Almost 50 years before Ken Dryden and almost 100 years before Matt Murray, there was John Ross Roach. Few goalies in NHL history had better starts to their careers than Roach did.
At 21, Roach caught fire with the Toronto St. Pats and led them to the 1922 Stanley Cup title, becoming the first rookie goalie in NHL history to win a Stanley Cup and the first to post a shutout in the final.
After beating the first-place Ottawa Senators 5-4 in the first game of the playoffs, Roach helped the St. Pats to a 0-0 tie in Game 2, which gave them the NHL title. The St. Pats then took on the Vancouver Millionaires and beat them in five games in the Cup final, with Roach allowing just one goal in the final two games. “The newspapers raved about him that year,” said hockey historian Eric Zweig. “He’s talked about like a superstar, but he never really becomes one.”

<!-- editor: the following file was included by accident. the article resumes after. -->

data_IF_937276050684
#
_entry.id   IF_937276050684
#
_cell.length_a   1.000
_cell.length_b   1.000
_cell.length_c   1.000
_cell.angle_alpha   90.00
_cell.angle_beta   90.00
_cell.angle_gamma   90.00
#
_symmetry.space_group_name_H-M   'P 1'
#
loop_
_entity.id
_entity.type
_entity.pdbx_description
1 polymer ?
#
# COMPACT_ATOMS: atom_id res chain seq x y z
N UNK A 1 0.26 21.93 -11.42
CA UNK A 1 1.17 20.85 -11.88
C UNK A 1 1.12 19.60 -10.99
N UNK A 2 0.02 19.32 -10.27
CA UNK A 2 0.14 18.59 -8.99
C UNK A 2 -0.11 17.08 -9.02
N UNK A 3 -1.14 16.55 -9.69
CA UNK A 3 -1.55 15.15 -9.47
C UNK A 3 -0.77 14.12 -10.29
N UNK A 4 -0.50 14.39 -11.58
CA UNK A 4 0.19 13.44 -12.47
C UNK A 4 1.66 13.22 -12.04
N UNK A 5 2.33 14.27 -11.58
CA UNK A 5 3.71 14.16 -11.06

Despite playing 13 more years in the NHL for the Leafs, New York Rangers and Detroit Red Wings, Roach never duplicated his rookie heroics. “He’s a guy who has a case for the Hall of Fame,” said hockey historian Bob Duff. “What hurts his chances is he didn’t win enough Cups. He played on some good teams after that first one but never got all the way.”
Roach was dealt to the Rangers in 1928 for Lorne Chabot, another player with Hall credentials but isn’t inducted, and $20,000. Roach was one of the more acrobatic and entertaining goalies of his era but took a backseat to contemporaries such as Clint Benedict and Georges Vezina.
Born: June 23, 1900, Port Perry, Ont.
NHL Career: 1921-35
Teams: Tor, NYR, Det
Stats: 219-204-68, 2.46 GAA, 58 SO
All-Star: 1 (First-1)
Stanley Cups: 1
DID YOU KNOW?
Roach was the first of six goalies in NHL history – seven if you include Roberto Luongo of the Vancouver Canucks – to serve as captain for his team. Roach wore the ‘C’ for the St. Pats in 1924-25.